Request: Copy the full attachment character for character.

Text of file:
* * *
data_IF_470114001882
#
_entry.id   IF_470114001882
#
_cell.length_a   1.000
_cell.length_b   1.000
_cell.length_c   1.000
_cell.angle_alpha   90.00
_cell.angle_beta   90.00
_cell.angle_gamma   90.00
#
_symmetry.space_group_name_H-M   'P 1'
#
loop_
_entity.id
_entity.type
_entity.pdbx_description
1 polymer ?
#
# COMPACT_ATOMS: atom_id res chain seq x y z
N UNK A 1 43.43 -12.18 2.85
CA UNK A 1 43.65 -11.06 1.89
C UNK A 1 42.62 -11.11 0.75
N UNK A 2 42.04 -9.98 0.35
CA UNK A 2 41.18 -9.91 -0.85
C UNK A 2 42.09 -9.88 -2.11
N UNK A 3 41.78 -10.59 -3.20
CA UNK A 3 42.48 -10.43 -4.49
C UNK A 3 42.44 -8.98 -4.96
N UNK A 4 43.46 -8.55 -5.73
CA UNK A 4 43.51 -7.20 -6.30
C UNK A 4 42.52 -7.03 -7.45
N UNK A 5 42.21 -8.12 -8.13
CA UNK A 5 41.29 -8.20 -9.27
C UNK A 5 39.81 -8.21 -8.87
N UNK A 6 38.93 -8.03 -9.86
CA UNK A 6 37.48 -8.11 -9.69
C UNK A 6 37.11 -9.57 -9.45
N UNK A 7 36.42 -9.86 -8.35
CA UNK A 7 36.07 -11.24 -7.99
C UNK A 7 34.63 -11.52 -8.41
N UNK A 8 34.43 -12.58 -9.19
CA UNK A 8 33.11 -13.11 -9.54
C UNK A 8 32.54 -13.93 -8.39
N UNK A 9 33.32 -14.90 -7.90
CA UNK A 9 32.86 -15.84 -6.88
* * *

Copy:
data_IF_470114001882
#
_entry.id   IF_470114001882
#
_cell.length_a   1.000
_cell.length_b   1.000
_cell.length_c   1.000
_cell.angle_alpha   90.00
_cell.angle_beta   90.00
_cell.angle_gamma   90.00
#
_symmetry.space_group_name_H-M   'P 1'
#
loop_
_entity.id
_entity.type
_entity.pdbx_description
1 polymer ?
#
# COMPACT_ATOMS: atom_id res chain seq x y z
N UNK A 1 43.43 -12.18 2.85
CA UNK A 1 43.65 -11.06 1.89
C UNK A 1 42.62 -11.11 0.75
N UNK A 2 42.04 -9.98 0.35
CA UNK A 2 41.18 -9.91 -0.85
C UNK A 2 42.09 -9.88 -2.11
N UNK A 3 41.78 -10.59 -3.20
CA UNK A 3 42.48 -10.43 -4.49
C UNK A 3 42.44 -8.98 -4.96
N UNK A 4 43.46 -8.55 -5.73
CA UNK A 4 43.51 -7.20 -6.30
C UNK A 4 42.52 -7.03 -7.45
N UNK A 5 42.21 -8.12 -8.13
CA UNK A 5 41.29 -8.20 -9.27
C UNK A 5 39.81 -8.21 -8.87
N UNK A 6 38.93 -8.03 -9.86
CA UNK A 6 37.48 -8.11 -9.69
C UNK A 6 37.11 -9.57 -9.45
N UNK A 7 36.42 -9.86 -8.35
CA UNK A 7 36.07 -11.24 -7.99
C UNK A 7 34.63 -11.52 -8.41
N UNK A 8 34.43 -12.58 -9.19
CA UNK A 8 33.11 -13.11 -9.54
C UNK A 8 32.54 -13.93 -8.39
N UNK A 9 33.32 -14.90 -7.90
CA UNK A 9 32.86 -15.84 -6.88